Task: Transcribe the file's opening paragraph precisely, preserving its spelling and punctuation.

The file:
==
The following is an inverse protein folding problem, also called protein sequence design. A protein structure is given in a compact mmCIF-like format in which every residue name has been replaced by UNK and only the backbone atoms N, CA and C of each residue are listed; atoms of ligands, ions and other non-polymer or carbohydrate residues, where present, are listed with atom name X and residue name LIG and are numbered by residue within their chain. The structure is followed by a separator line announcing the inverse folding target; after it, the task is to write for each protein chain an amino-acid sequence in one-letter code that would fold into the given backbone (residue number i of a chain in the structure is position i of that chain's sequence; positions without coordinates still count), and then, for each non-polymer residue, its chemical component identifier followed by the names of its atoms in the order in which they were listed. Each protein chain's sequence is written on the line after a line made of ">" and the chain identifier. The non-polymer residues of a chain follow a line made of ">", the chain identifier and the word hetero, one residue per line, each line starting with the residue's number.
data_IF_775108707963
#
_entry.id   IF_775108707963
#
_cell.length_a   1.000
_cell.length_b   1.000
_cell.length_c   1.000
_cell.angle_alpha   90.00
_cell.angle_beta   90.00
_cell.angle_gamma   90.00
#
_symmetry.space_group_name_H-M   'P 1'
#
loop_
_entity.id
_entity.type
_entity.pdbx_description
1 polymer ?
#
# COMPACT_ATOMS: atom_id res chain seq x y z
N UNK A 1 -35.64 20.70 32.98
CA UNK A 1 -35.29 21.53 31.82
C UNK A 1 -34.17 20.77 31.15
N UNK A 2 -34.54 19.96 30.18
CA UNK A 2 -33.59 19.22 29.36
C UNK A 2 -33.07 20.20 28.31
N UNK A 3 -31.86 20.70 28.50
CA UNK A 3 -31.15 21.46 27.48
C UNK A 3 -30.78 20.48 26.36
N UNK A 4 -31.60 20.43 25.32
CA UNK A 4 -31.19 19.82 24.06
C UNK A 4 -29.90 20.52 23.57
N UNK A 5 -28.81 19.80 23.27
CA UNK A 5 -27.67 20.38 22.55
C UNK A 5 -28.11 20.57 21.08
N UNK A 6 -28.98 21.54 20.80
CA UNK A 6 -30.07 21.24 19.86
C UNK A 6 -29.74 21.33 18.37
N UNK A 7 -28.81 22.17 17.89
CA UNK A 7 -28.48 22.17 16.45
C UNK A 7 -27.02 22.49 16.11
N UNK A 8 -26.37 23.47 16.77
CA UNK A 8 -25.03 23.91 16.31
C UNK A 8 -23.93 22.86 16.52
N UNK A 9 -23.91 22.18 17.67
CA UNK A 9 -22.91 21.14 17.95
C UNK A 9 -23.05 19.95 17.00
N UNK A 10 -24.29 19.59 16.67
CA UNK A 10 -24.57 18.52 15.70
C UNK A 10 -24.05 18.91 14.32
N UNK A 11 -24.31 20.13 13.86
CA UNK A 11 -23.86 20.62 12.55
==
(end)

The following is an inverse protein folding problem, also called protein sequence design. A protein structure is given in a compact mmCIF-like format in which every residue name has been replaced by UNK and only the backbone atoms N, CA and C of each residue are listed; atoms of ligands, ions and other non-polymer or carbohydrate residues, where present, are listed with atom name X and residue name LIG and are numbered by residue within their chain. The structure is followed by a separator line announcing the inverse folding target; after it, the task is to write for each protein chain an amino-acid sequence in one-letter code that would fold into the given backbone (residue number i of a chain in the structure is position i of that chain's sequence; positions without coordinates still count), and then, for each non-polymer residue, its chemical component identifier followed by the names of its atoms in the order in which they were listed. Each protein chain's sequence is written on the line after a line made of ">" and the chain identifier. The non-polymer residues of a chain follow a line made of ">", the chain identifier and the word hetero, one residue per line, each line starting with the residue's number.